DBS Hong Kong to pay $84 mln in Lehman settlement
PRESS DIGEST - Hong Kong - July 14
DBS Group Holdings Limited
HONG KONG | Wed Jul 14, 2010 5:13am EDT
July 14 (Reuters) - DBS Hong Kong, a unit of Singapore's DBS Group Holdings (DBSM.SI), will pay out a combined HK$651 million ($84 million) to some buyers of Lehman Brothers constellation notes, the territory's financial regulator said on Wednesday.
Customers classified by the bank as having a low to medium risk profile would receive their money returned plus interest that would have been payable had it been placed in a fixed-term deposit, Hong Kong's Securities and Futures Commission said in a statement.
Investors in Singapore, Hong Kong and Indonesia who bought the product had lost their money after the U.S. investment bank Lehman Brothers went under in 2008.
The constellation notes are credit-linked notes related to the collapsed U.S. bank. (Reporting by Kelvin Soh; Editing by Chris Lewis)
I have played a very small role in this Minibond Saga, both in Singapore and Hong Kong. But I am very glad that the Hong Kong Victims have finally get at least 60% to 70% compensation from the banks and financial institutions.
This is especially an important lesson for Singaporeans to understand how TRUE DEMOCRACY could work to their advantages in times of such crisis. The Hong Kongers have put great pressures on its government to make good of a settlement for the Minibond saga. This could only be possible with the help and pressure exerted by the Pan-Democratic Legislative Councilors (equivalent to our MPs in parliament) through the various hearings conducted by the Legco.
In Singapore, the government would prefer to protect the interests of the banks and financial institutions in such an ultra-capitalist manner basically because the government itself holds substantial shares in most of the local financial banks and institutions. It would be difficult for the government to be a good referee (i.e. regulator) as well as the main players (shareholders of these institutions). Naturally, the interests of investors would be compromised in the process.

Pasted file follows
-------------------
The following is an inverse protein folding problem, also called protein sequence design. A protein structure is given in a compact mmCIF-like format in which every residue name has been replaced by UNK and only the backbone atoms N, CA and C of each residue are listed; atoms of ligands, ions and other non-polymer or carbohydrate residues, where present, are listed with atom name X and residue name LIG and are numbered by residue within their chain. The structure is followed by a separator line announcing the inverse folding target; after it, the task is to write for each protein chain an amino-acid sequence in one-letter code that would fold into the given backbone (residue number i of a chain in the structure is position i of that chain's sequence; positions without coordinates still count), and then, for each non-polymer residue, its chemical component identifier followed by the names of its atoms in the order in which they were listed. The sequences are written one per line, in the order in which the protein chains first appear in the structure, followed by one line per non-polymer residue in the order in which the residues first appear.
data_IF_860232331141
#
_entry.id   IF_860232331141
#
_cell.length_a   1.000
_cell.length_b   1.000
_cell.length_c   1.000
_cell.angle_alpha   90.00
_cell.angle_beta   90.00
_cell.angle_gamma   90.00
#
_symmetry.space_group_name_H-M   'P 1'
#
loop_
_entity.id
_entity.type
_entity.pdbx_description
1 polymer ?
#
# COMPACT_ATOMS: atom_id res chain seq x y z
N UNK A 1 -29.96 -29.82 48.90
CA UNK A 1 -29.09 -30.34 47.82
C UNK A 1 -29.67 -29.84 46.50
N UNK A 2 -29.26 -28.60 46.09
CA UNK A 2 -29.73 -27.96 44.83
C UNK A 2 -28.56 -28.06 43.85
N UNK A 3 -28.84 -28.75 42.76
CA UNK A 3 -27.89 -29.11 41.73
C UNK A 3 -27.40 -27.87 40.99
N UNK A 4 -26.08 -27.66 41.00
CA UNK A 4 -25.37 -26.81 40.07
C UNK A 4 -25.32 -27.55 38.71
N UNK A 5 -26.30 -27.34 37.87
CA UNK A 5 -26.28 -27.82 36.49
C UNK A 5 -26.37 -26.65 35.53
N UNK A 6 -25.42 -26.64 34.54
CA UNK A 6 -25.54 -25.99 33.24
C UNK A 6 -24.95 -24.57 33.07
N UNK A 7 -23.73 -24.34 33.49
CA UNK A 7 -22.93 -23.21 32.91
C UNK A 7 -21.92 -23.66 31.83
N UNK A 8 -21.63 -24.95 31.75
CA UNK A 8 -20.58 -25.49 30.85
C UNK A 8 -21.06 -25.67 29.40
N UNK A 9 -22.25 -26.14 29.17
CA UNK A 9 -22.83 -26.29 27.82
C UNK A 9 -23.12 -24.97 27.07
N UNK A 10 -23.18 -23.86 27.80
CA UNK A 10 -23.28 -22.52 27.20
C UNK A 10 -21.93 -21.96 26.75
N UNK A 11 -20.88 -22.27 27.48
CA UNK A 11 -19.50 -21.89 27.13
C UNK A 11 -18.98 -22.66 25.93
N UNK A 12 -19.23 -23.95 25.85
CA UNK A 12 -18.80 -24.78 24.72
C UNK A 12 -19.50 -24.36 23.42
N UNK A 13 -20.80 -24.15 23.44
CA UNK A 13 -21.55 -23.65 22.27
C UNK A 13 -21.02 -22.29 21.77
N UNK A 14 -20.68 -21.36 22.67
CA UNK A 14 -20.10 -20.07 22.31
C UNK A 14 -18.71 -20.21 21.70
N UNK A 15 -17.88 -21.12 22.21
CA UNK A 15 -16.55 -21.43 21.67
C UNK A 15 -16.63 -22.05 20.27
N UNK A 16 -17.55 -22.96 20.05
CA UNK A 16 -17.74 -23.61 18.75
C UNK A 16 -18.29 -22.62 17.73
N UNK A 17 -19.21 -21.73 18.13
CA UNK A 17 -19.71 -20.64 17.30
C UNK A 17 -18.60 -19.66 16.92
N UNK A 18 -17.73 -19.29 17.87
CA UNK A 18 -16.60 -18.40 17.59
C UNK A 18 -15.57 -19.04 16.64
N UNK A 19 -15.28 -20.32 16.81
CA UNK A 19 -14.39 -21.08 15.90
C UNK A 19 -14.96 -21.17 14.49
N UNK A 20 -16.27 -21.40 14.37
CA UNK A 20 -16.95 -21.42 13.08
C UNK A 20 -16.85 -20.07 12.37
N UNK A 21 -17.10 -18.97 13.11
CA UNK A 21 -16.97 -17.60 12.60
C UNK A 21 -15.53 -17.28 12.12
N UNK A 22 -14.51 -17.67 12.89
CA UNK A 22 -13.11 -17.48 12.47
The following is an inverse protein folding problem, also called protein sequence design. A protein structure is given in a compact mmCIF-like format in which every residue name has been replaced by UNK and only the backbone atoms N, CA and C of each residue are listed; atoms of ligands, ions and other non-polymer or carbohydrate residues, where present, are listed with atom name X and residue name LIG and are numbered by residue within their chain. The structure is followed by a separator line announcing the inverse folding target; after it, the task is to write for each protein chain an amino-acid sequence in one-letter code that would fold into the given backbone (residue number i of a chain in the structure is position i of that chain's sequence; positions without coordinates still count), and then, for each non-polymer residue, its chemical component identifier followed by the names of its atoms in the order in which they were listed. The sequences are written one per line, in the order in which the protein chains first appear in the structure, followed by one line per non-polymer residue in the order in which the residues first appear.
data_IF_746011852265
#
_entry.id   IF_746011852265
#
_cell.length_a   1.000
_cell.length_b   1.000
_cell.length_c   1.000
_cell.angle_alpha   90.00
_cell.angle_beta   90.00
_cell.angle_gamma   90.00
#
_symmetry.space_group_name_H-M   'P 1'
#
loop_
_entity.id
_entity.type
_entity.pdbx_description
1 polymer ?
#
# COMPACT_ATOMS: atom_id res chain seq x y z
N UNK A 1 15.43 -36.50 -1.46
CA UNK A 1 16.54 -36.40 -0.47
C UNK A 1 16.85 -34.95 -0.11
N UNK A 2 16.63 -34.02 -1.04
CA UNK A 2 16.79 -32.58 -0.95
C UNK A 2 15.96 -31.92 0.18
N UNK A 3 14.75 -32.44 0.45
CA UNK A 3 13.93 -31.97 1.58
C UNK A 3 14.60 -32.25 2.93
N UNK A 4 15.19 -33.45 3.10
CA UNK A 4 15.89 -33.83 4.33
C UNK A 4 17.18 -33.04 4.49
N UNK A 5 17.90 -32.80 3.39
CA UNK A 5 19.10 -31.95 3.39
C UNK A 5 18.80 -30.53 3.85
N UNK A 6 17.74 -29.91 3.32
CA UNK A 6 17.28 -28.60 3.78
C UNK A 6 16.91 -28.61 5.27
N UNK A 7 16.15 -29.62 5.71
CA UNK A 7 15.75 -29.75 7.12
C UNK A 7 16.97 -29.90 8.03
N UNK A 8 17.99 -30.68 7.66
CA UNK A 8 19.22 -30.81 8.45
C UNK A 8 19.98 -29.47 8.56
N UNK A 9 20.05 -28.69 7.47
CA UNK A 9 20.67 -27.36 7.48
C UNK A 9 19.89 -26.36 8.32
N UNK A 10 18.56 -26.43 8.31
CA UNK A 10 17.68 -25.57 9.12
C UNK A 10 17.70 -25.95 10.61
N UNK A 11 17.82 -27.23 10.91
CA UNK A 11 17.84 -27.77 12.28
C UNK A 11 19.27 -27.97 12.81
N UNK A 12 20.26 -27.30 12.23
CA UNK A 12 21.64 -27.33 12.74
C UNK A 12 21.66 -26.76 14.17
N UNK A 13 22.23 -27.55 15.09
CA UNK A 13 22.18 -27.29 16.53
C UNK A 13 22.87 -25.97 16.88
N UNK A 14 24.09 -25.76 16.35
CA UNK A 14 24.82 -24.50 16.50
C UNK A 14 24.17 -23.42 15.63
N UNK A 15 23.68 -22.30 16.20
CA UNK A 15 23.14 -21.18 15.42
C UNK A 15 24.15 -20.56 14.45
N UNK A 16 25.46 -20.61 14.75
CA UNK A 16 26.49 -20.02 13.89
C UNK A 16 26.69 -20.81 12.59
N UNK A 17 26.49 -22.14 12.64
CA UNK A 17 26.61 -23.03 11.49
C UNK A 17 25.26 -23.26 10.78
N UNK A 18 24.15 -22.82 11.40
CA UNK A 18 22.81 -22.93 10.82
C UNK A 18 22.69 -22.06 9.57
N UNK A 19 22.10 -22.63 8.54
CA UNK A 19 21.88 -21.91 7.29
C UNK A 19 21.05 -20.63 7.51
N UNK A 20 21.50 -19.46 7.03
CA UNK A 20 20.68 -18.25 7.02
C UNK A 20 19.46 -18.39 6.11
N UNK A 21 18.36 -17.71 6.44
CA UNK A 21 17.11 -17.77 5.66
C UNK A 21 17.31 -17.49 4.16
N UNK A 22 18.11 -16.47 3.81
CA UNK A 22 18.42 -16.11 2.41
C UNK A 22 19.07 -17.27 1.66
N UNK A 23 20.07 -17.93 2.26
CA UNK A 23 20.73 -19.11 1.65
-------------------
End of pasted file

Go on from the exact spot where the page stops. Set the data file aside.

This situation is further worsen by the fact that there is a lack of true checks and balances in parliament. In HK's case, the Legco enforce an equivalent of "Commission of Inquiry" to get civil servants from the Finance ministry as well as chiefs of those banking institutions to be questioned thoroughly. Such pressure has finally paid off by a reasonable settlement being made by getting the institutions to compensate up to 60% to 70% to their investors.
In great contrast, Singapore Minibond victims are left to their own peril. Whatever little effort the MAS puts up, the settlement is a sham which favors heavily to the financial institutions, with compensations as little as 10% only. The only consolation is that Great Eastern has willingly put up 100% compensation to its investors.
But we cannot trust and depend on the magnanimous acts of these institutions. We must have a system which could balance the interests of the masses vs the capitalists. We should not have a government that will face conflict of interests in this case, to act responsibly and fairly.
It is an important lesson of the Democracy for all of us. You will not realize the importance of Democracy unless you need it.